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We recently noted that low doses of sorafenib and vorinostat interact in a synergistic fashion to kill carcinoma cells by activating CD95, and this drug combination is entering phase I trials. The present studies mechanistically extended our initial observations. Low doses of sorafenib and vorinostat, but not the individual agents, caused an acidic sphingomyelinase and fumonisin B1-dependent increase in CD95 surface levels and CD95 association with caspase 8. Knock down of CD95 or FADD expression reduced sorafenib/vorinostat lethality. Signaling by CD95 caused PERK activation that was responsible for both promoting caspase 8 association with CD95 and for increased eIF2α phosphorylation; suppression of eIF2α function abolished drug combination lethality. Cell killing was paralleled by PERK- and eIF2α-dependent lowering of c-FLIP-s protein levels and over-expression of c-FLIP-s maintained cell viability. In a CD95-, FADD- and PERK-dependent fashion, sorafenib and vorinostat increased expression of ATG5 that was responsible for enhanced autophagy. Expression of PDGFRβ and FLT3 were essential for high dose single agent sorafenib treatment to promote autophagy. Suppression of PERK function reduced sorafenib and vorinostat lethality whereas suppression of ATG5 levels elevated sorafenib and vorinostat lethality. Over-expression of c-FLIP-s blocked apoptosis and enhanced drug-induced autophagy. Thus sorafenib and vorinostat promote ceramide-dependent CD95 activation followed by induction of multiple downstream survival regulatory signals: ceramide-CD95-PERK-FADD-pro-caspase 8 (death); ceramide-CD95-PERK-eIF2α -↓c-FLIP-s (death); ceramide-CD95-PERK-ATG5-autophagy (survival).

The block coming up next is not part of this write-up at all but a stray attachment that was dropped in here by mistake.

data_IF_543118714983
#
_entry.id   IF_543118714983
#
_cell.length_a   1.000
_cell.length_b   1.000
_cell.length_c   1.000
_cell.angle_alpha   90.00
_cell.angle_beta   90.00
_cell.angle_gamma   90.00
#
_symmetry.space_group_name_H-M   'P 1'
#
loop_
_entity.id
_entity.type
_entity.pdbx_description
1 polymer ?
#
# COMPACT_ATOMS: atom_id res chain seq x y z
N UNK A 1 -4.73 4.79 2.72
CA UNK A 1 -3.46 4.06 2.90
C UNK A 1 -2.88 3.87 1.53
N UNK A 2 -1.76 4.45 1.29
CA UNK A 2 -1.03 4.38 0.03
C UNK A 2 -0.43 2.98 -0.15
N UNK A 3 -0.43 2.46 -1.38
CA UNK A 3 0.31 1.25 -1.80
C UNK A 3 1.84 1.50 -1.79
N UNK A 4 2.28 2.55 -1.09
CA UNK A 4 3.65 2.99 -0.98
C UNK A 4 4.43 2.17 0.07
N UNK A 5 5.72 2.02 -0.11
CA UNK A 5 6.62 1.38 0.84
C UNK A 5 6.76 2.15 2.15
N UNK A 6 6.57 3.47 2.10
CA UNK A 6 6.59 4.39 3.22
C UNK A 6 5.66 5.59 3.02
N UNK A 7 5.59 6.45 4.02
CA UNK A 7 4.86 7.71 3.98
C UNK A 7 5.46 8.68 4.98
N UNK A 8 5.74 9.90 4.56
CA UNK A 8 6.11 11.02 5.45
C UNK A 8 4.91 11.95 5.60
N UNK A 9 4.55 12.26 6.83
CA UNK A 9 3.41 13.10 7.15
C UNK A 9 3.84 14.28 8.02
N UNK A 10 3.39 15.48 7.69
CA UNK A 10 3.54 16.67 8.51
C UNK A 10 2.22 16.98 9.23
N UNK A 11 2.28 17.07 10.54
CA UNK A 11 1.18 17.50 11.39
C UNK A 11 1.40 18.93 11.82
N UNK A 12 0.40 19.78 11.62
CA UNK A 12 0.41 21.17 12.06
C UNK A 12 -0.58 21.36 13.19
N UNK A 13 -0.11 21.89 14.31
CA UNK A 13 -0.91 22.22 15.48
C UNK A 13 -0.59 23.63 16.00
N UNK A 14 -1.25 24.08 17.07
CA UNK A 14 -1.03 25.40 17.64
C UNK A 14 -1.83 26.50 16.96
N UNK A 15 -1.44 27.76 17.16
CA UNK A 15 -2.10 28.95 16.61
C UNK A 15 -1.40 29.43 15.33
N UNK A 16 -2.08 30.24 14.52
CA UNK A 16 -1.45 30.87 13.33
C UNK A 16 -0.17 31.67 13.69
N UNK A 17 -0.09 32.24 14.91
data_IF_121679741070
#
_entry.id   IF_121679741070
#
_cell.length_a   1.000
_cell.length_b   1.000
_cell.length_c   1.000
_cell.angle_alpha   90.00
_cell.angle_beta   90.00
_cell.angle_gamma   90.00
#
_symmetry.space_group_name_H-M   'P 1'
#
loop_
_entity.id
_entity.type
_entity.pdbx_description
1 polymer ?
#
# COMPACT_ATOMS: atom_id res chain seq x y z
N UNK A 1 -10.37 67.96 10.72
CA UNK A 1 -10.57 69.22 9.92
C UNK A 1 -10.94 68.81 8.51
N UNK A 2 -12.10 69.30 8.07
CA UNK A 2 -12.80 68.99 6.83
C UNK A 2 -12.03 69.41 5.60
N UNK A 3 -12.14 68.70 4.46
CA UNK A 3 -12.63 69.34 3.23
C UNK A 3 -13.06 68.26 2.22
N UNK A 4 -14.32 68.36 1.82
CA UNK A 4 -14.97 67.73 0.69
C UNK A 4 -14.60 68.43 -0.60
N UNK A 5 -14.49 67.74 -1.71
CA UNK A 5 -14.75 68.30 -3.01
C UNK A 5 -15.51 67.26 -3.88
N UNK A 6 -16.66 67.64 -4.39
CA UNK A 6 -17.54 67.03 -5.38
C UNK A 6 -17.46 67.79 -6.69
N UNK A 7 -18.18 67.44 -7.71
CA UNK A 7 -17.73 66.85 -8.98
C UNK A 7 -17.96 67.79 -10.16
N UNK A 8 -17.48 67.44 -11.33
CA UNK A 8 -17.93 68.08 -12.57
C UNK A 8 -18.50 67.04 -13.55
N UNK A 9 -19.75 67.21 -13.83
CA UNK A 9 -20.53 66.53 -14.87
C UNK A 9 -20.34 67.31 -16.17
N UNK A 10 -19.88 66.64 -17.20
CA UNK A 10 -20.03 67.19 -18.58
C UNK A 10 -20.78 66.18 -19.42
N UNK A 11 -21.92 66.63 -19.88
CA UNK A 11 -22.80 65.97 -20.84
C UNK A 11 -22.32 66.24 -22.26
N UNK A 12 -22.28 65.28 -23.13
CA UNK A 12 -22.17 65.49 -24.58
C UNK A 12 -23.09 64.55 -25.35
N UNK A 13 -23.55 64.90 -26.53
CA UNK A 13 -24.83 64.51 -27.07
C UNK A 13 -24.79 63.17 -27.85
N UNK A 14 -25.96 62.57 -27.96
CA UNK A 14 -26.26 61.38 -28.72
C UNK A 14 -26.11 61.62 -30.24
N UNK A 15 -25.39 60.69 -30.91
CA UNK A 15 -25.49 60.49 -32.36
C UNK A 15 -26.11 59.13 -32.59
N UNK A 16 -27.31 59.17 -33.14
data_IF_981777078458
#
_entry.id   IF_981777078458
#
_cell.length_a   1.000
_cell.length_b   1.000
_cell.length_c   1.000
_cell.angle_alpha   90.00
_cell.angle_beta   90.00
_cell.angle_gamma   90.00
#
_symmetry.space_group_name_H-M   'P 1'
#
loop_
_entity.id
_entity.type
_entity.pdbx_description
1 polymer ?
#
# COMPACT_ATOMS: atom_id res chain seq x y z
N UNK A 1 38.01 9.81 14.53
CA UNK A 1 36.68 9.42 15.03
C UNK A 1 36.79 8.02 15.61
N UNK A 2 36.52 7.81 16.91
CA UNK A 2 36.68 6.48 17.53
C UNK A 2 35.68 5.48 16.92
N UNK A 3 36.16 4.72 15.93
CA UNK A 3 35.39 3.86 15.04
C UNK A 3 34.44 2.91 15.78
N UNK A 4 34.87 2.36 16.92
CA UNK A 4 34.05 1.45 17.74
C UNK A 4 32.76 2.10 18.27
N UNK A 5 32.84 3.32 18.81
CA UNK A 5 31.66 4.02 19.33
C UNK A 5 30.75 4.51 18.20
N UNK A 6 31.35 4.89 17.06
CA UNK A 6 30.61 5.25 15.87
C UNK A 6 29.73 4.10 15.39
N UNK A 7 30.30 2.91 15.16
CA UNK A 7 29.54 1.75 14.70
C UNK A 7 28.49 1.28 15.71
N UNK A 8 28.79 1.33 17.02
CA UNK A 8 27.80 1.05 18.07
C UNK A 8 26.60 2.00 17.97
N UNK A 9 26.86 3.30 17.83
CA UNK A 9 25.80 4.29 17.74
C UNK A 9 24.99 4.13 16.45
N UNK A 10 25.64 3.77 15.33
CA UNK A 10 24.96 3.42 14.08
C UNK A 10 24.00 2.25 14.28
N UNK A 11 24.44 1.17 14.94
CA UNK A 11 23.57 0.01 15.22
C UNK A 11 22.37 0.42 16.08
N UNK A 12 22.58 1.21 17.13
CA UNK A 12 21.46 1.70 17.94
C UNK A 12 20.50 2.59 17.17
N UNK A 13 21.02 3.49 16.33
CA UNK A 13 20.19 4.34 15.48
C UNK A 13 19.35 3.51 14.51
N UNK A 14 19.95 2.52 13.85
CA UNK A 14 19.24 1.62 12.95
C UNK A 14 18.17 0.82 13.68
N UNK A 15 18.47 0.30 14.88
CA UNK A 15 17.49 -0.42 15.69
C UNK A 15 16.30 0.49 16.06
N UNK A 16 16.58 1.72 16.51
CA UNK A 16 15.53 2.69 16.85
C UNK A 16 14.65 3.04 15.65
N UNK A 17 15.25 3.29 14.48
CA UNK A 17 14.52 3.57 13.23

In the United States, hepatoma, renal and pancreatic carcinomas have 5 year survival rates of less than 10%, less than 5% and of 5-10%, respectively.1 Melanoma that has spread beyond the radial growth phase (≥ stage III) has a mean 5 year survival rate of >20%.2 These statistics emphasize the need to develop novel therapies against these lethal malignancies.